Judge Mansoor Ali Shah particularly emphasizes the fundamental right to dignity under Article 14, which “encapsulates the notion that every person has inherent equal worth”. In order to lead us towards the path of a modern constitutional Islamic State, Judge Shah declares that “to deprive a non-Muslim (minority) of our country of his religious convictions, to prevent him from professing and practicing his religion in the four walls of his place of worship goes against our democratic Constitution and is contrary to the spirit and character of our Islamic republic…Sectarian behavior towards our minorities paints the whole nation in a bad color, labeling us as intolerant, dogmatic and rigid”.

Moreover, this judgment reaffirms the fundamental principles of criminal jurisprudence, in particular when it comes to accusing individuals of offenses as serious as articles 295-B and 295-C of the CCP, because such simple allegations themselves have serious physical and societal consequences for the accused. First, the judgment declares that individuals cannot be accused of “desecration of the Holy Quran” (Section 295-B, PPC) by mere reading of it by non-Muslims, without alleging and showing “actus reus”, which would result in a manifest act of defilement. It further states that individuals cannot be accused of “using derogatory remarks about the Holy Prophet” (article 295-C, PPC) by simply having his name inside their place of worship, without to allege and show the “actus reus”, which would then result in a manifest act of derogation.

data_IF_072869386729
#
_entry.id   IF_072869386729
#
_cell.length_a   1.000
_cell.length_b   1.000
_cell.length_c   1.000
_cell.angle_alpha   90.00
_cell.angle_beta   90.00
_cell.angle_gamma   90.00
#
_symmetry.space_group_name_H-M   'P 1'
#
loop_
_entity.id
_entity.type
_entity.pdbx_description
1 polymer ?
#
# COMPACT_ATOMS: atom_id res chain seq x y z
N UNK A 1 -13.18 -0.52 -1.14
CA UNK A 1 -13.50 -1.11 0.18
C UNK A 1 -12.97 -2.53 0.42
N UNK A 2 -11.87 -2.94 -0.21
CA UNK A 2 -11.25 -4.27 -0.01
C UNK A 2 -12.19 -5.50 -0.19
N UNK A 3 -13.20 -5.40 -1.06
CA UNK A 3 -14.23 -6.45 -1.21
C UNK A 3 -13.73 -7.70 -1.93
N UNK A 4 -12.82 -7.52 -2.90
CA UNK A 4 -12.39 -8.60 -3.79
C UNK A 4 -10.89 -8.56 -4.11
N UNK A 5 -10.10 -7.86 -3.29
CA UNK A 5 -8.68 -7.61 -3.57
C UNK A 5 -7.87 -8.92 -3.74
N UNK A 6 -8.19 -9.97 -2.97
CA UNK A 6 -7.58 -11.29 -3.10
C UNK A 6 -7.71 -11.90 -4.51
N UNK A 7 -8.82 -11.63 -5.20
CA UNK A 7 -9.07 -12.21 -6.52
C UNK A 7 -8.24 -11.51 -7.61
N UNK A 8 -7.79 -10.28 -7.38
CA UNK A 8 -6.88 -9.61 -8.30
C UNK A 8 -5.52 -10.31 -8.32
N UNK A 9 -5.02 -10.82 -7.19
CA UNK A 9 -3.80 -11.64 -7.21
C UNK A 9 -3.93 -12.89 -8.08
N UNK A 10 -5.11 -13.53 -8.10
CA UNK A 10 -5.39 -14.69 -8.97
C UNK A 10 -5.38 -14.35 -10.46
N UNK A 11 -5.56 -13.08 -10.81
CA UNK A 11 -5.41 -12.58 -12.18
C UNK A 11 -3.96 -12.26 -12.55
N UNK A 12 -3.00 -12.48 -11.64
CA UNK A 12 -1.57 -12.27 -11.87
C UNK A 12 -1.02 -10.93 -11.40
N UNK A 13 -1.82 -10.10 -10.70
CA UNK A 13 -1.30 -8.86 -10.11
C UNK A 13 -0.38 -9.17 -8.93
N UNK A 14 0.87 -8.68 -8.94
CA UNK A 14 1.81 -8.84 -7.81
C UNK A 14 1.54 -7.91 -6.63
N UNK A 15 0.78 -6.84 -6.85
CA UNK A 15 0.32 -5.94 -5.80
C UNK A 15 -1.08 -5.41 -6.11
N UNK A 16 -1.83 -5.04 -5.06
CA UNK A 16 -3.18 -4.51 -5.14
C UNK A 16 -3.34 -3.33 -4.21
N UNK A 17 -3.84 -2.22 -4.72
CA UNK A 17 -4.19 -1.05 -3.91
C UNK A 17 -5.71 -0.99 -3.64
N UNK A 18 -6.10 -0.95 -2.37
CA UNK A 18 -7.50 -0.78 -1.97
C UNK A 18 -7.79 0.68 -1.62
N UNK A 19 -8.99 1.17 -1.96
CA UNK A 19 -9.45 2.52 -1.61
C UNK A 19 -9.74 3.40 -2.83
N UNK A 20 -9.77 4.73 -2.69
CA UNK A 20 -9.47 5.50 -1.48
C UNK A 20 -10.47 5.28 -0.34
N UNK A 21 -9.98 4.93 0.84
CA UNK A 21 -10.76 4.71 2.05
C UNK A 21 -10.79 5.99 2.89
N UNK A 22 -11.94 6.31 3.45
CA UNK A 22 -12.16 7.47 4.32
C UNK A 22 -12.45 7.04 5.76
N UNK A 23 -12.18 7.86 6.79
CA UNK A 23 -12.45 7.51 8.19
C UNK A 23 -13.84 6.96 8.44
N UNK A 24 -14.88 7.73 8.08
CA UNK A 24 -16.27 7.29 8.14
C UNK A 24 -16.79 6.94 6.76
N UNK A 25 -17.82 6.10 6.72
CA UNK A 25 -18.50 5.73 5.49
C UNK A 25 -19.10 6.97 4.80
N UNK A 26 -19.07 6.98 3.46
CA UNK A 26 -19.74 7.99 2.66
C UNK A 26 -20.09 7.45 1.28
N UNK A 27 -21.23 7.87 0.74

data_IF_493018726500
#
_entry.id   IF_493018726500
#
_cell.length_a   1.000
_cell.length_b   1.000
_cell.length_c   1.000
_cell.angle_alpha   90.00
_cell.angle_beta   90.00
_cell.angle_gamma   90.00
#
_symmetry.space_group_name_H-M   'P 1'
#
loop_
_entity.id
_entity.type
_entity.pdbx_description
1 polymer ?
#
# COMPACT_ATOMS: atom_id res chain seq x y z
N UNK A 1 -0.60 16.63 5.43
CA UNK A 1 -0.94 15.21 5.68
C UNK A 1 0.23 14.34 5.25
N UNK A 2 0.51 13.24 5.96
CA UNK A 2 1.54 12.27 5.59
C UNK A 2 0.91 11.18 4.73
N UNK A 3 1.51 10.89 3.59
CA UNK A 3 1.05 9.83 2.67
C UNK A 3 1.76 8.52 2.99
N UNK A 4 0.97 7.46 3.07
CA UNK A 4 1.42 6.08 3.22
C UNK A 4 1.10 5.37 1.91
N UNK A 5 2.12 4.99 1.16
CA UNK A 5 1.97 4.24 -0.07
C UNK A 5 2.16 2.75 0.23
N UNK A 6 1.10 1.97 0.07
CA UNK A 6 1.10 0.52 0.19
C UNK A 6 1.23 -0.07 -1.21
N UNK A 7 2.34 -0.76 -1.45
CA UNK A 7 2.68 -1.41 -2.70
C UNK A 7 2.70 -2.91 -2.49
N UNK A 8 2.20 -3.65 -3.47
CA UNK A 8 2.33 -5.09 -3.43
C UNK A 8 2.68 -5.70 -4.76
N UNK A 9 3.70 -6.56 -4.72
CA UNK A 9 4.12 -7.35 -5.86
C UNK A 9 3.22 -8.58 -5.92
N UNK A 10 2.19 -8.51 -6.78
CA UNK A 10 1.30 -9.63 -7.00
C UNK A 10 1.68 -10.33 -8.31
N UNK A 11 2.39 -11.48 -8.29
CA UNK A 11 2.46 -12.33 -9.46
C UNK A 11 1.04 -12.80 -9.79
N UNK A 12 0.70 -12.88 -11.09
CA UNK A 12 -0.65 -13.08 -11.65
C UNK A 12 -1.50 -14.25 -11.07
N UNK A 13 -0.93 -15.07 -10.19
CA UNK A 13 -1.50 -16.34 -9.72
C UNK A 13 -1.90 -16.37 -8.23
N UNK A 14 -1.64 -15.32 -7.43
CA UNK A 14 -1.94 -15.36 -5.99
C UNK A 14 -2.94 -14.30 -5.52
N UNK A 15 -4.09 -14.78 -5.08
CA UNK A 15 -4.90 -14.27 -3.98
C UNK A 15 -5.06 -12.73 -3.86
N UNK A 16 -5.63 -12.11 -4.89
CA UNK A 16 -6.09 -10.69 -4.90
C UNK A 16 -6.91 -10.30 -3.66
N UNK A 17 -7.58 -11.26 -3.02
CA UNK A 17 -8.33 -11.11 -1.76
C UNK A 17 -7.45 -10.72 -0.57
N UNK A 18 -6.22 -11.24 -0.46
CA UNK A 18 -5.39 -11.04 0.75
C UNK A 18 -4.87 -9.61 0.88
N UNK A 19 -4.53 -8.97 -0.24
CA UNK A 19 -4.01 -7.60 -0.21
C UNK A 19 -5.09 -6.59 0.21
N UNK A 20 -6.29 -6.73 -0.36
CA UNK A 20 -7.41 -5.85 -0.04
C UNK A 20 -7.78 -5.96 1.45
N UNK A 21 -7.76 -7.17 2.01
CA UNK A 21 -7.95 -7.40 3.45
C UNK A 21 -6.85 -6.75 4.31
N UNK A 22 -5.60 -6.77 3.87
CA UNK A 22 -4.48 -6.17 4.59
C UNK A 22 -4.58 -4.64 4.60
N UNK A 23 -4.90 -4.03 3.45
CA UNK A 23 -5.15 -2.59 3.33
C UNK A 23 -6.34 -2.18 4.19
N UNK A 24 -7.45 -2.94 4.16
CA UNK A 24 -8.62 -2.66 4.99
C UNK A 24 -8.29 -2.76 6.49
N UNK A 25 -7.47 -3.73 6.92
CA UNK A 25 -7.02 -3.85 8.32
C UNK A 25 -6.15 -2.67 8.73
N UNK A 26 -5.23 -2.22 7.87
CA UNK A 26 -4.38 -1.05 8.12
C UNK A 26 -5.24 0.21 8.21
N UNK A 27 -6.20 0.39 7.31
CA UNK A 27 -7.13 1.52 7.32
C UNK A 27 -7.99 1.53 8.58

Unlike the Supreme Court of India, which has at worst championed a Hindutva India or at best remained silent in the face of Hindutva repression, the judges of the superior courts of Pakistan, like Judge Mansoor Ali Shah, are on the front line. to protect the fundamental rights of minorities and non-Muslim Pakistani citizens. Therefore, in the mediocre and intolerant times in which we live, the Tahir Naqash judgment of Judge Mansoor Ali Shah is not only courageous, but also creative, humanistic and innovative.

The writer is a lawyer.

Posted in Dawn, April 1, 2022